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These scores tell you how well-liked a place is in each Tribe. Gogobot Tribes are groups who share a certain travel style, like Family Travelers or History Buffs.
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- 98%Local Culture
- 92%History Buffs
- 79%Spiritual Seekers
- 57%Art & Design Lovers
Member Reviews (15)Write a review
- Capuchin CryptMember ofVegetarianLocal CultureBudget Travelers+ 7Mar 27, 2014
This succession of rooms below the Chiesa di Santa Maria Immacolata at the base of the Via Veneto is one of Rome's best secrets. Capuchin monks unearthed the bones of 400 or so of their brethren and created this multi-room sculpture/meditation on the ephemeral nature of our earthly existence. Seeing pelvic bones arrayed in fan shapes and vertebrae in trailing borders is incredibly beautiful yet eerie.Recommended for:
- Capuchin CryptMember ofLocal CultureOutdoor EnthusiastsBudget Travelers+ 7Apr 28, 2014
Recommended to me by fellow Gogoboters, this is an insanely beautiful yet haunting crypt with the bones of hundreds of Capuchin monks. They have a taste for the macabre, but it's one of the most remarkable tributes to the pedigree of the order.Recommended for:
- Capuchin CryptMember ofLocal CultureOutdoor EnthusiastsBudget Travelers+ 6Oct 25, 2013
I've been to a number of catacombs in Italy. Capuchin Crypts simply refer to the crypts of a monastery. The Capuchin Crypts of Palermo are the most disturbing because the people are dressed in their Sunday best on the wall. The catacombs of San Sebastian are more like a unique cave network.Recommended for:
- Capuchin CryptOct 22, 2013
I feel kind of weird saying this place is beautiful, but in a way it truly is - the bones are displayed in such unique, intricate patterns that it almost feels like art. Then you realize exactly what you're looking at and it becomes a little creepy. I thought the Crypt of the Leg Bones and Thigh Bones (real name) the most interesting, while the Crypt of the Three Skeletons thoroughly weirded me out.Recommended for:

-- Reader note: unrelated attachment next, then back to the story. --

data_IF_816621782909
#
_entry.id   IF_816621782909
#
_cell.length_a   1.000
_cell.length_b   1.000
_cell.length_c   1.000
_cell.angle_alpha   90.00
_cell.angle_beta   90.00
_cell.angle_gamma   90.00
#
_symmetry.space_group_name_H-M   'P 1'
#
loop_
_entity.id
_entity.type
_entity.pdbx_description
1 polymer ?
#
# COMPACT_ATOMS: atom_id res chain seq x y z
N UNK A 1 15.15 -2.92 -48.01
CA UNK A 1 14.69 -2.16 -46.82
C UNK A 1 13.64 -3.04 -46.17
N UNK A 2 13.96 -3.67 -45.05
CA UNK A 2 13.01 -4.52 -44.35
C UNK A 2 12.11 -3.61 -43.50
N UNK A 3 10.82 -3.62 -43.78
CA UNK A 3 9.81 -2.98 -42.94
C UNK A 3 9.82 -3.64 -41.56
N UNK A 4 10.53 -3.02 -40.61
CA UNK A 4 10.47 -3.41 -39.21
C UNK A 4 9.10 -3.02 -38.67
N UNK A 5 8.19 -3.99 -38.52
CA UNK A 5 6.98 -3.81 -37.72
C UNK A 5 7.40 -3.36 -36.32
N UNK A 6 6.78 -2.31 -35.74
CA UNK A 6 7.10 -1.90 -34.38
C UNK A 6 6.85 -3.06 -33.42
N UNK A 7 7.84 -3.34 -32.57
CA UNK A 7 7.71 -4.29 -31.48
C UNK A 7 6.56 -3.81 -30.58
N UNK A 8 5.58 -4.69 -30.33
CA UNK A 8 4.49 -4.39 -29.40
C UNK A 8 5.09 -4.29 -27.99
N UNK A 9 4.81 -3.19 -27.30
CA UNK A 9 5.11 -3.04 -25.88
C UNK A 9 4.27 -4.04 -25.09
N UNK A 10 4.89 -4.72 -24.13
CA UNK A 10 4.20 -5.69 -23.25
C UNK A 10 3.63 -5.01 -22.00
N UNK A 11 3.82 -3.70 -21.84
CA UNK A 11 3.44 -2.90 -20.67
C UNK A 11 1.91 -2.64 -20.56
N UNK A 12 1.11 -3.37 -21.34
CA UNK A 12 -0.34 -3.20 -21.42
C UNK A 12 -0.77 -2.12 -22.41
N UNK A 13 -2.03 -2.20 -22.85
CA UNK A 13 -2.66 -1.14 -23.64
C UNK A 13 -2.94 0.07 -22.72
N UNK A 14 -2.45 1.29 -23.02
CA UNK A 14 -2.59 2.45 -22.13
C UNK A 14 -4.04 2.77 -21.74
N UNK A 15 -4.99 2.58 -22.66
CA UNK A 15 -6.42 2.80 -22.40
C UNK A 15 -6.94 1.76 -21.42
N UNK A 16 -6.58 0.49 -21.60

- Capuchin CryptOct 02, 2012
If you are looking for bones, and lots of them, visit Capuchin Crypt. There are artfully arranged skeletons covering the walls and ceilings of this small church basement. It is definitely an eerie place where thousands of skeletal remains have been turned into decor. The entrance price is 6 euro and the walk goes by pretty quickly, which is fine with me - I wouldn't want to be this close to skulls and such for much longer anyway!
- Capuchin CryptMember ofLocal CultureOutdoor EnthusiastsBusiness TravelersFoodiesSep 10, 2012
The Capuchin Crypt is the creepiest thing I have ever visited. Running out of burial space, the monks started to use the bones of the deceased as decoration. Each alcove has a different theme—one might be skulls, while another ribs and shoulder blades. It's still a bit hard to believe those are all human remains.
- Capuchin CryptJul 05, 2012
I was spending an afternoon walking around Rome when I came across this place and I sure am glad that I did. I find this sort of thing fascinating, so I had to go in. I was not disappointed. It's beautiful, creepy, unnerving and awesome. Really, it's amazing how much awesomeness is packed into such a small space. I wish I could have taken photos, but they don't allow it.
- Capuchin CryptJul 05, 2012
Really cool (and really creepy) place to check out if you're exploring one afternoon. Just off the Barberini metro stop, this tiny chapel is open to the public for a 'donation' of your choice. There are three small rooms within the chapel, and each is decorated with human bones (the remains of Capuchin monks, dug up by a later generation). There is an interesting story behind it and it's worth reading up on before you go! Not super well known, so it's easy to visit in 30-40 minutes. They do close for lunch, so check hours before visiting. Not like anything else I know in Rome!
- Capuchin CryptMember ofLocal CultureBusiness TravelersFamily Travelers+ 2Jul 04, 2012
This is one of the most off the beaten track and unreal sights. You really feel alive when walking around the 1000's of skeletons of Capuchin monks. Exceptionally the one that states 'what you are now, we used to be. What we are now, you will become."
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Aliases: Cripta dei Cappuccini